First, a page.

Bel Canto Summary

Ann Patchett

Bel Canto

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Bel Canto Summary

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The title of American author Ann Patchett’s award-winning novel, Bel Canto (2001) is based on an opera term which means “beautiful singing.” The novel takes place during an event modeled on the Lima Crisis, a real-life 1996 hostage situation at the Peruvian home of an ambassador to Japan.

The book features an ensemble of characters; the two principal figures are Katsumi Hosowaka and Roxane Coss. Hosowaka, a prominent Japanese business mogul and opera fan, is being honored at a birthday party thrown by Peruvian dignitaries and diplomats. Coss is an opera singer invited to perform at the party.

At the beginning of the novel, Coss arrives in the small country to perform at a birthday party for Hosowaka. The country’s dignitaries have a reason for throwing the party: they want Hosowaka’s large electronics company to build a factory in their country. Hosowaka, however, has no intention of building such a factory. Instead, he just wants to see a performance from Coss, one of his favorite opera singers.

Coss performs a set, but after her final song, the party is interrupted by a group of armed terrorists who demand to speak with the president. The president, however, is at home watching his favorite soap opera program on television. The terrorists, unable to speak to the president, have, nevertheless, already committed to their plot by breaking the law and disrupting the party. Unwilling to back down now, the terrorists remain at the party, causing a standoff and major hostage situation.

On the following day, the terrorists come to terms with Joachim Messner from the Red Cross who has been sent to defuse the situation. Messner enters into negotiations, convincing the terrorists to release the women, along with anyone who is sick and anyone who is not a prominent dignitary or mogul. The exception is Coss, who is forced to stay. One of her fellow musicians is a diabetic, but despite being a sick person and therefore, allowed to leave, the man decides to stay to protect Coss. Unfortunately, without access to insulin, he dies.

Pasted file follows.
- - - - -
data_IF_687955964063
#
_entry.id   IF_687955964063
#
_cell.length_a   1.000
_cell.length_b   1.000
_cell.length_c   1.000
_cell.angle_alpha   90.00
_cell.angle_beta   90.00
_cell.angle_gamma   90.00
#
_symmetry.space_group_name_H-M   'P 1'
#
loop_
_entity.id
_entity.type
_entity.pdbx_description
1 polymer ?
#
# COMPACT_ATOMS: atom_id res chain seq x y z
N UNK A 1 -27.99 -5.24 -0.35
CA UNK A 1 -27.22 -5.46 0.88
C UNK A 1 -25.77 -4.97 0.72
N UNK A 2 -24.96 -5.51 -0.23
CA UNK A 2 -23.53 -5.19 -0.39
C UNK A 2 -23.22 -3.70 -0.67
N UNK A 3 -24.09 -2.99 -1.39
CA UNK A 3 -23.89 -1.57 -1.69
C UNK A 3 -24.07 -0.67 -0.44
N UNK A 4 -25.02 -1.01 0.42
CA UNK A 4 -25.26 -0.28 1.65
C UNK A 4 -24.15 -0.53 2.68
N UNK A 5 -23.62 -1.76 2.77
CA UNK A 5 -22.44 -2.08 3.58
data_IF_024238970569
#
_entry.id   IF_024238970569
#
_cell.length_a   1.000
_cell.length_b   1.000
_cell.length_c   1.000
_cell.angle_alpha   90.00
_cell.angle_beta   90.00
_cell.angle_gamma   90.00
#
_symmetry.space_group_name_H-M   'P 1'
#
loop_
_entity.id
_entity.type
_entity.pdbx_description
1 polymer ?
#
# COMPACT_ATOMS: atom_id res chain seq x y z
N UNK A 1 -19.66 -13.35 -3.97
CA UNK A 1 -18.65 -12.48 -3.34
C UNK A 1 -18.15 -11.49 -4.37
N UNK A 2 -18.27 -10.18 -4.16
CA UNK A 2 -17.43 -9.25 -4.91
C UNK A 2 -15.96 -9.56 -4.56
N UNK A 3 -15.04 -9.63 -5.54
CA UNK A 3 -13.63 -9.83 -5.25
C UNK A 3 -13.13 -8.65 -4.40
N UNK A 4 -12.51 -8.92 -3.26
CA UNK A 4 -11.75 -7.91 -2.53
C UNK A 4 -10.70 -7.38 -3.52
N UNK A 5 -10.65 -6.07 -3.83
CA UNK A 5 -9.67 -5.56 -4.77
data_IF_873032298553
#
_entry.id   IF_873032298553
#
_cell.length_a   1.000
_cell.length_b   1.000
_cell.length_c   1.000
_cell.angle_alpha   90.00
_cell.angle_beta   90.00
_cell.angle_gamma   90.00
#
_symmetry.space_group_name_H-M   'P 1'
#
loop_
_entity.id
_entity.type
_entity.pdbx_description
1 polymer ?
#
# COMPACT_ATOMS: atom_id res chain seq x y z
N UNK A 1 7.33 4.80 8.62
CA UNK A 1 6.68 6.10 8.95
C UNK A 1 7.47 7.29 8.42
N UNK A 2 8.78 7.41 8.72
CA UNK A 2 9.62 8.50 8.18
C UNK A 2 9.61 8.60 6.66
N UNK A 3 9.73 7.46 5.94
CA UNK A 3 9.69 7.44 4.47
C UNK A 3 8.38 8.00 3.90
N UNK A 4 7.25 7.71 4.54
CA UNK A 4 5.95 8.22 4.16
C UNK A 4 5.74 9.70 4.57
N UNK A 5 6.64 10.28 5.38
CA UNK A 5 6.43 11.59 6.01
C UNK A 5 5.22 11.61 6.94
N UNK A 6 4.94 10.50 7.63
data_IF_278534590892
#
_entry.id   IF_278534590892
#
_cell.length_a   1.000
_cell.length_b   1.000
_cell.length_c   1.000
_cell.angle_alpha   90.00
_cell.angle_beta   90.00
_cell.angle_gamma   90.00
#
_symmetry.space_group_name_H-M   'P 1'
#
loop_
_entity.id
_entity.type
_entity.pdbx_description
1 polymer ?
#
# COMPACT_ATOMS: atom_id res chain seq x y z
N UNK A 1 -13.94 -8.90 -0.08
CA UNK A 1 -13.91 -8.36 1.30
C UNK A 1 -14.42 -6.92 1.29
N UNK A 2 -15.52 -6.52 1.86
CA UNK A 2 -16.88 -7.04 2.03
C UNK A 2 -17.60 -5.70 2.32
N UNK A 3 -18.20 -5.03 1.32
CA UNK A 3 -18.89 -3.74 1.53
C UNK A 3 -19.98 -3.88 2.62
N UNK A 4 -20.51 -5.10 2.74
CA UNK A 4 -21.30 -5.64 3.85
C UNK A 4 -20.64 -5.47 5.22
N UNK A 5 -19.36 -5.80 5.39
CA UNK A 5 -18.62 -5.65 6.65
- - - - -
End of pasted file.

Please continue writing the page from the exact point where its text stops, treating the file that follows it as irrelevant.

After the initial negotiation, the terrorists and the hostages get to know each other. Because most of the terrorists are teenagers or younger, the hostages begin to care for them as parents, in some cases. Meanwhile, most of the conversations have to go through Hosowaka’s interpreter, Gen Watanabe, because of the language barriers between so many of the people in attendance. Both the terrorists and the hostages find joy in Coss’s singing. Discovering that one of the hostages is an accomplished pianist, she takes to practicing.

Love affairs begin to brew among the terrorists and hostages, most notably between Hosowaka and his idol, Coss, and between Watanabe and a young female terrorist named Carmen. Other relationships, platonic and otherwise, blossom over the next four months. For example, Watanabe and the leader of the terrorists, General Benjamin, gather regularly to play chess. Ruben Iglesias, the country’s vice president, cares for one of the youngest terrorists, Ishmael, like a son. Iglesias considers adopting Ishmael once this is all over. Coss gives singing lessons to the young terrorist Cesar after discovering he has a beautiful voice and a great deal of natural talent.

A sense of normalcy develops between everyone trapped there, as the hostages are eventually allowed outside every day to exercise, play European football, and garden. In fact, the only person there who seems to wish for the hostage crisis to end is the ambassador to France, Simon Thibault. Thibault deeply misses his wife and so, unlike most everyone else, is looking forward to an end to his “captivity.” In fact, most of the hostages don’t even think of their situation as “captivity” anymore, as bonds continue to grow and deepen.

Meanwhile, Messner tries to convince General Benjamin to surrender. He says if the terrorists don’t give themselves up, the government will send in troops to kill all of the terrorists. The terrorists, however, are certain that if they surrender, they will be sentenced to death anyway. At best, they will live out the rest of their lives in prison. The hostages seem to think that it is better to enjoy however many days they possibly can of the strange paradise they’ve created for themselves, rather than give it all up for either a life in prison or no life at all.

Finally, the government becomes fed up with the situation. Government soldiers storm the compound, killing all of the terrorists. When they are about to shoot Carmen, however, Hosowaka throws himself between Carmen and the bullet, killing himself instead. Though they have both lost the loves of their life, Coss and Watanabe decide to marry each other, having grown close through both their harrowing experience inside the mansion walls and also their shared sense of loss.

Bel Canto is a surprising and beautiful examination of the human bonds created amid even the strangest and most unlikely conditions. Patchett received both the Orange Prize for Fiction and the PEN/Faulkner Award for Fiction, two of the most prestigious literary awards in the world, for Bel Canto.